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           The  Kerberos  system authenticates individual users in a network envi-
           ronment.  After authenticating yourself to Kerberos, you can  use  Ker-
           beros-enabled programs without having to present passwords.
           If you enter your username and kinit responds with this message:
           kinit(v5):  Client not found in Kerberos database while getting initial
           you haven't been registered as a Kerberos user.  See your system admin-
           A  Kerberos  name  usually contains three parts.  The first is the pri-
           mary, which is usually a user's or service's name.  The second  is  the
           instance,  which in the case of a user is usually null.  Some users may
           have privileged instances, however, such as ''root'' or ''admin''.   In
           the  case of a service, the instance is the fully qualified name of the
           machine on which it runs; i.e. there can be an rlogin  service  running
           on  the machine ABC, which is different from the rlogin service running
           on the machine XYZ.  The third part of a Kerberos name  is  the  realm.
           The  realm corresponds to the Kerberos service providing authentication
           for the principal.
           When writing a Kerberos name, the principal name is separated from  the
           instance  (if  not  null)  by  a slash, and the realm (if not the local
           realm) follows, preceded by an ''@'' sign.  The following are  examples
           of valid Kerberos names:
           When  you  authenticate  yourself with Kerberos you get an initial Ker-
           beros ticket.  (A Kerberos ticket is an encrypted protocol message that
           provides authentication.)  Kerberos uses this ticket for network utili-
           ties such as rlogin and rcp.  The ticket transactions are  done  trans-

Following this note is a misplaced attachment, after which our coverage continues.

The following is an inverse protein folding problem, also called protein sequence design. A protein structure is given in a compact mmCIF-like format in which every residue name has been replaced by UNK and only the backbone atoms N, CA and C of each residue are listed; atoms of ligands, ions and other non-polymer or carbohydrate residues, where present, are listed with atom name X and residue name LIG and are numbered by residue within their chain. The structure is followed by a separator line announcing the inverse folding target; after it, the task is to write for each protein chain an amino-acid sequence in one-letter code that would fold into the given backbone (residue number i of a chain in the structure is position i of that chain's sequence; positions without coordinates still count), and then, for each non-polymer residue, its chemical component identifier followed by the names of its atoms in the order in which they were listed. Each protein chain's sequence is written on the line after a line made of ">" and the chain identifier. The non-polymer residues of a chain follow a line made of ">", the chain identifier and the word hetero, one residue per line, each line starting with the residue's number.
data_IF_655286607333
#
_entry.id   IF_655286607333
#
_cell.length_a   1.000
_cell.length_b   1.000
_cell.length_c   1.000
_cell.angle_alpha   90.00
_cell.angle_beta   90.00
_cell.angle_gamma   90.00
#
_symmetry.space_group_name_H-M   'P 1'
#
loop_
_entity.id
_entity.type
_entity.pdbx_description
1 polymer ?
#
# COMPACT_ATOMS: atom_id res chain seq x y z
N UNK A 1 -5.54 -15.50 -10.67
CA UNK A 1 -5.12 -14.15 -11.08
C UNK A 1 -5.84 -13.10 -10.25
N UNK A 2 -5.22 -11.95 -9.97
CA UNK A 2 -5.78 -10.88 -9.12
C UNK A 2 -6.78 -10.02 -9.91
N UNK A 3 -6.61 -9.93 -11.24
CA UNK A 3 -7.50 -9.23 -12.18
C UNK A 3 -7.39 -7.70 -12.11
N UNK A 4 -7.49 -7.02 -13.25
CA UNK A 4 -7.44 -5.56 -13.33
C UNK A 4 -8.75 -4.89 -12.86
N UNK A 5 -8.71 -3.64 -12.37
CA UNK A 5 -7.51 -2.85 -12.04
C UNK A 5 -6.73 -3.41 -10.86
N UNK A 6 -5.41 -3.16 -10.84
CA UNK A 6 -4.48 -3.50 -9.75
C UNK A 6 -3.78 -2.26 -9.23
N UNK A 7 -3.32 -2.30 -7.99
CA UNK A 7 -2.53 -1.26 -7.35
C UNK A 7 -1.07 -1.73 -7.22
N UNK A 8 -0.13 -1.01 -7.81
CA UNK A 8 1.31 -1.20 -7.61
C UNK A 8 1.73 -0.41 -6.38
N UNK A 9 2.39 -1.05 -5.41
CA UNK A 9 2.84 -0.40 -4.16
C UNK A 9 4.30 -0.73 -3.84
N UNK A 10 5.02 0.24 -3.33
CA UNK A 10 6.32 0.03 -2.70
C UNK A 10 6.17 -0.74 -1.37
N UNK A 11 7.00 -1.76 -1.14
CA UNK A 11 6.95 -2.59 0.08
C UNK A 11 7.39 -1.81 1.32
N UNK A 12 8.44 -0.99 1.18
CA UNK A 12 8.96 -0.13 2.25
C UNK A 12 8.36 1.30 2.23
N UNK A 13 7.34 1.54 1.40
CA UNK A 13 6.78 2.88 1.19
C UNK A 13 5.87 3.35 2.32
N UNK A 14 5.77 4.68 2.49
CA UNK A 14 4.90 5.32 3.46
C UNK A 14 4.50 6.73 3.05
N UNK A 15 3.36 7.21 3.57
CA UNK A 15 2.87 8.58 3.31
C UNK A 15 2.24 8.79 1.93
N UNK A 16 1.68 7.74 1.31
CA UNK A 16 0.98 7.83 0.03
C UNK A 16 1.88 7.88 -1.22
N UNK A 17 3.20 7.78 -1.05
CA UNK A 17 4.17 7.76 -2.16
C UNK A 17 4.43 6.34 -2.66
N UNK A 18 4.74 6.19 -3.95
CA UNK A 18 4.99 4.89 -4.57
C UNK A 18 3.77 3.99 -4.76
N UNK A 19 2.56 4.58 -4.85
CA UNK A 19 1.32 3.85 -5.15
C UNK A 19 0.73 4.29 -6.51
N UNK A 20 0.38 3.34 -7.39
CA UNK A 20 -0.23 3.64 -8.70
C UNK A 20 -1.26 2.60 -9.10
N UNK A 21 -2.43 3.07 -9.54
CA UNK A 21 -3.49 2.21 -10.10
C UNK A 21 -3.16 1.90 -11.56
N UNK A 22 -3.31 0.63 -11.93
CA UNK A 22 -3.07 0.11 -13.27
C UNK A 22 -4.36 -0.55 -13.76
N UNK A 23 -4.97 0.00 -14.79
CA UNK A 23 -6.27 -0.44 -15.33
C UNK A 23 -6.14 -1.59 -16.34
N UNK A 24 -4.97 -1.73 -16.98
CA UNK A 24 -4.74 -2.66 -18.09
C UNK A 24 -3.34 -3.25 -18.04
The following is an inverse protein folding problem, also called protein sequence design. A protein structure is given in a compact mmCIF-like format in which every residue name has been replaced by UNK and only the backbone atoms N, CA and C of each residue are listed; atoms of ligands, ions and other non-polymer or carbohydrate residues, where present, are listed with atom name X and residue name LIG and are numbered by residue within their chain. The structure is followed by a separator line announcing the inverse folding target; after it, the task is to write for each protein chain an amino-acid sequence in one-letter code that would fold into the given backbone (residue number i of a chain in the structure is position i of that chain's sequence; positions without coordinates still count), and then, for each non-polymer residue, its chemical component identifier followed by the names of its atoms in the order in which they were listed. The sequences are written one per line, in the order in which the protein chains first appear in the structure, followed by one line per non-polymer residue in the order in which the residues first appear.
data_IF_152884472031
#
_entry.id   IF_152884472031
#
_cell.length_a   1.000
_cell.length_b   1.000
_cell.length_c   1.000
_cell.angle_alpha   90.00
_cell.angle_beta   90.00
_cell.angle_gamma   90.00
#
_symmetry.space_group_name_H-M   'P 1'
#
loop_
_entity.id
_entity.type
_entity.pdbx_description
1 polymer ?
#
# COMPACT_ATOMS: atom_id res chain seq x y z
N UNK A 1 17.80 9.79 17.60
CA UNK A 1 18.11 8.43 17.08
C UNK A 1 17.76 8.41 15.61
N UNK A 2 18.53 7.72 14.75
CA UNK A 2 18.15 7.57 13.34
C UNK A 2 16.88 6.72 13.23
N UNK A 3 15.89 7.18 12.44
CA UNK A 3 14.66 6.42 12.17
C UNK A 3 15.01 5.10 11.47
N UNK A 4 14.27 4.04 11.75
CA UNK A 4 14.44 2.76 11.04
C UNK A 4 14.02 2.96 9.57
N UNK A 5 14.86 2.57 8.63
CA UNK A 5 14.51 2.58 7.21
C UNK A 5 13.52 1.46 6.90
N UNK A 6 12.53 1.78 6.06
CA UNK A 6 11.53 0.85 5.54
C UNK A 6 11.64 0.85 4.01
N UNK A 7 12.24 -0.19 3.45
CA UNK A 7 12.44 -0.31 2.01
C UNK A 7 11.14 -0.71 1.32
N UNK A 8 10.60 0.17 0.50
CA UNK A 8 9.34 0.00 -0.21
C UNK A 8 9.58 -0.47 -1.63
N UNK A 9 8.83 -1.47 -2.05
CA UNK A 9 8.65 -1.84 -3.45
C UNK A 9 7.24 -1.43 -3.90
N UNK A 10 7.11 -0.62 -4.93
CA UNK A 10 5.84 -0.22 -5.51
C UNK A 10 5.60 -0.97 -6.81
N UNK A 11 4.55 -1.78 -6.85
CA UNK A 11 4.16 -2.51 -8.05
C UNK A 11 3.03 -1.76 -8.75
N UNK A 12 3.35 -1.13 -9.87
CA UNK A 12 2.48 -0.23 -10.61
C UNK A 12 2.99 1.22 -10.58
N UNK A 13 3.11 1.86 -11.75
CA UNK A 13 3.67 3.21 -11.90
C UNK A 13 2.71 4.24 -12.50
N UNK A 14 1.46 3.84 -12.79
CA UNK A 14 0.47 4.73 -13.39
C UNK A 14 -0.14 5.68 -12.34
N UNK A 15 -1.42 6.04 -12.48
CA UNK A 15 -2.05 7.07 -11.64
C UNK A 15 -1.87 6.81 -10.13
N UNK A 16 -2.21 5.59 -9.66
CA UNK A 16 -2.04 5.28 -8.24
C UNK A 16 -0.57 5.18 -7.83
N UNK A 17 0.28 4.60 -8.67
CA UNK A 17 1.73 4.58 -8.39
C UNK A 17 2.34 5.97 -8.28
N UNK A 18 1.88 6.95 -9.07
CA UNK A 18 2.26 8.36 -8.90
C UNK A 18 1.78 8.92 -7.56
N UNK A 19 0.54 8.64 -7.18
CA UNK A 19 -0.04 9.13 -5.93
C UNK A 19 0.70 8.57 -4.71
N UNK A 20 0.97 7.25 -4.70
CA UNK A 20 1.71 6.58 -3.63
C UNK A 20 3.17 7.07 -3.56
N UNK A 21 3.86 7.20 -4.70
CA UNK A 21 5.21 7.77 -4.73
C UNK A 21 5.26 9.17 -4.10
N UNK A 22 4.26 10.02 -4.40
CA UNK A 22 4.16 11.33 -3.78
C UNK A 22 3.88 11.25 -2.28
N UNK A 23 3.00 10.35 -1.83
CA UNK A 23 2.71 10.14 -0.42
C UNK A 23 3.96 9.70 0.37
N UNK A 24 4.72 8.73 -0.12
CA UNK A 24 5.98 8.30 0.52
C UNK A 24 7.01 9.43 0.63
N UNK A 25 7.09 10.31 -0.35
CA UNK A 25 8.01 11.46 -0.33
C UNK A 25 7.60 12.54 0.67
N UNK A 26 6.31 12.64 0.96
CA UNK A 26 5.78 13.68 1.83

parently, so you don't have to worry about their management.
           Note,  however, that tickets expire.  Privileged tickets, such as those
           with the instance ''root'', expire in a few minutes, while tickets that
           carry  more ordinary privileges may be good for several hours or a day,
           depending on the installation's policy.  If your login session  extends
           beyond  the  time  limit,  you will have to re-authenticate yourself to
           Kerberos to get new tickets.  Use the kinit command to  re-authenticate
           If you use the kinit command to get your tickets, make sure you use the
           kdestroy command to destroy your tickets before you end your login ses-
           sion.  You should put the kdestroy command in your .logout file so that
           your tickets will be destroyed automatically when you logout.  For more
                  TYPE:residual.   If  no type prefix is present, the FILE type is
                  assumed and residual is the pathname of the cache file.  A  col-
                  lection  of  multiple  caches  may be used by specifying the DIR
                  type and the pathname of a private directory (which must already
                  exist).   The default cache file is /tmp/krb5cc_uid where uid is
                  the decimal user ID of the user.
                  Specifies  the  location  of  the  keytab  file,  in  the   form
                  TYPE:residual.   If no type is present, the FILE type is assumed
                  and residual is the pathname of the keytab  file.   The  default
                  keytab file is /etc/krb5.keytab.
                  Specifies  the location of the Kerberos configuration file.  The
                  default is /etc/krb5.conf.
                  Specifies the location of the KDC configuration file, which con-
                  tains  additional configuration directives for the Key Distribu-
                  tion Center daemon and  associated  programs.   The  default  is
                  Specifies  the  default type of replay cache to use for servers.
                  Valid types include "dfl" for the normal file  type  and  "none"
                  for no replay cache.  KRB5RCACHEDIR Specifies the default direc-
                  tory for replay caches used by  servers.   The  default  is  the
                  value  of the TMPDIR environment variable, or /var/tmp if TMPDIR
                  is not set.
                  Specifies a filename to write trace log output to.   Trace  logs
                  can  help  illuminate  decisions made internally by the Kerberos
                  libraries.  The default is not to write trace  log  output  any-
           Most  environment  variables are disabled for certain programs, such as
           login system programs and setuid programs, which  are  designed  to  be
           secure when run within an untrusted process environment.


           kdestroy(1),   kinit(1),   klist(1),  kswitch(1),  kpasswd(1),  ksu(1),
           krb5.conf(5),   kdc.conf(5),   kadmin(1),   kadmind(8),   kdb5_util(8),




           Steve Miller, MIT Project Athena/Digital Equipment Corporation
           Clifford Neuman, MIT Project Athena
           Greg Hudson, MIT Kerberos Consortium

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